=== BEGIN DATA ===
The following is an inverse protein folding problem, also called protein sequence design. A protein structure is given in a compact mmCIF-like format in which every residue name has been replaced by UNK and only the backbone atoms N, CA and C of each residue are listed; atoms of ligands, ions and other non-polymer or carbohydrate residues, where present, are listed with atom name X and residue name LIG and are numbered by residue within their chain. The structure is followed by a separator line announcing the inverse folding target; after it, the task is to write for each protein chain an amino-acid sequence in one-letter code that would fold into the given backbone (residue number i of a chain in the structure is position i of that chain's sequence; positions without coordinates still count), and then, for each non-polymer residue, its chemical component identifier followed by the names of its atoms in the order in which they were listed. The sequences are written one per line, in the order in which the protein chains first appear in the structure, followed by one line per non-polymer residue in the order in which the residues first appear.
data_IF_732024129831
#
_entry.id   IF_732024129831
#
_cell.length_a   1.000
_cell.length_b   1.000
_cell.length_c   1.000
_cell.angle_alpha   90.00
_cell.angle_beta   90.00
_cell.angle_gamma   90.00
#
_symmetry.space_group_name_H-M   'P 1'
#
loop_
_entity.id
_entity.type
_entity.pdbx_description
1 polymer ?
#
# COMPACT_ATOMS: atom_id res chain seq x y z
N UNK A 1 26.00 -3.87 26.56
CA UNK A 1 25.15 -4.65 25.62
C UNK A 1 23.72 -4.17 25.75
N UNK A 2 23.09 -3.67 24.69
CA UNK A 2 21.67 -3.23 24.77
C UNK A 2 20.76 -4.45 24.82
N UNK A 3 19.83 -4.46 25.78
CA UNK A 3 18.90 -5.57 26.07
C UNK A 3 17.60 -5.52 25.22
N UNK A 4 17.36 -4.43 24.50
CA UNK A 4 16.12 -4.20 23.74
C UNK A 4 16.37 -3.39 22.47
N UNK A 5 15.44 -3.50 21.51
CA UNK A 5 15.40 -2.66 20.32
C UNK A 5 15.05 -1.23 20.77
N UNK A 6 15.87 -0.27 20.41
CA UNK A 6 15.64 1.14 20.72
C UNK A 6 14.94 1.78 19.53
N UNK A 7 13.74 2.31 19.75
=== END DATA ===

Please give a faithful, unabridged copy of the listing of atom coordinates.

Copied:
The following is an inverse protein folding problem, also called protein sequence design. A protein structure is given in a compact mmCIF-like format in which every residue name has been replaced by UNK and only the backbone atoms N, CA and C of each residue are listed; atoms of ligands, ions and other non-polymer or carbohydrate residues, where present, are listed with atom name X and residue name LIG and are numbered by residue within their chain. The structure is followed by a separator line announcing the inverse folding target; after it, the task is to write for each protein chain an amino-acid sequence in one-letter code that would fold into the given backbone (residue number i of a chain in the structure is position i of that chain's sequence; positions without coordinates still count), and then, for each non-polymer residue, its chemical component identifier followed by the names of its atoms in the order in which they were listed. The sequences are written one per line, in the order in which the protein chains first appear in the structure, followed by one line per non-polymer residue in the order in which the residues first appear.
data_IF_732024129831
#
_entry.id   IF_732024129831
#
_cell.length_a   1.000
_cell.length_b   1.000
_cell.length_c   1.000
_cell.angle_alpha   90.00
_cell.angle_beta   90.00
_cell.angle_gamma   90.00
#
_symmetry.space_group_name_H-M   'P 1'
#
loop_
_entity.id
_entity.type
_entity.pdbx_description
1 polymer ?
#
# COMPACT_ATOMS: atom_id res chain seq x y z
N UNK A 1 26.00 -3.87 26.56
CA UNK A 1 25.15 -4.65 25.62
C UNK A 1 23.72 -4.17 25.75
N UNK A 2 23.09 -3.67 24.69
CA UNK A 2 21.67 -3.23 24.77
C UNK A 2 20.76 -4.45 24.82
N UNK A 3 19.83 -4.46 25.78
CA UNK A 3 18.90 -5.57 26.07
C UNK A 3 17.60 -5.52 25.22
N UNK A 4 17.36 -4.43 24.50
CA UNK A 4 16.12 -4.20 23.74
C UNK A 4 16.37 -3.39 22.47
N UNK A 5 15.44 -3.50 21.51
CA UNK A 5 15.40 -2.66 20.32
C UNK A 5 15.05 -1.23 20.77
N UNK A 6 15.87 -0.27 20.41
CA UNK A 6 15.64 1.14 20.72
C UNK A 6 14.94 1.78 19.53
N UNK A 7 13.74 2.31 19.75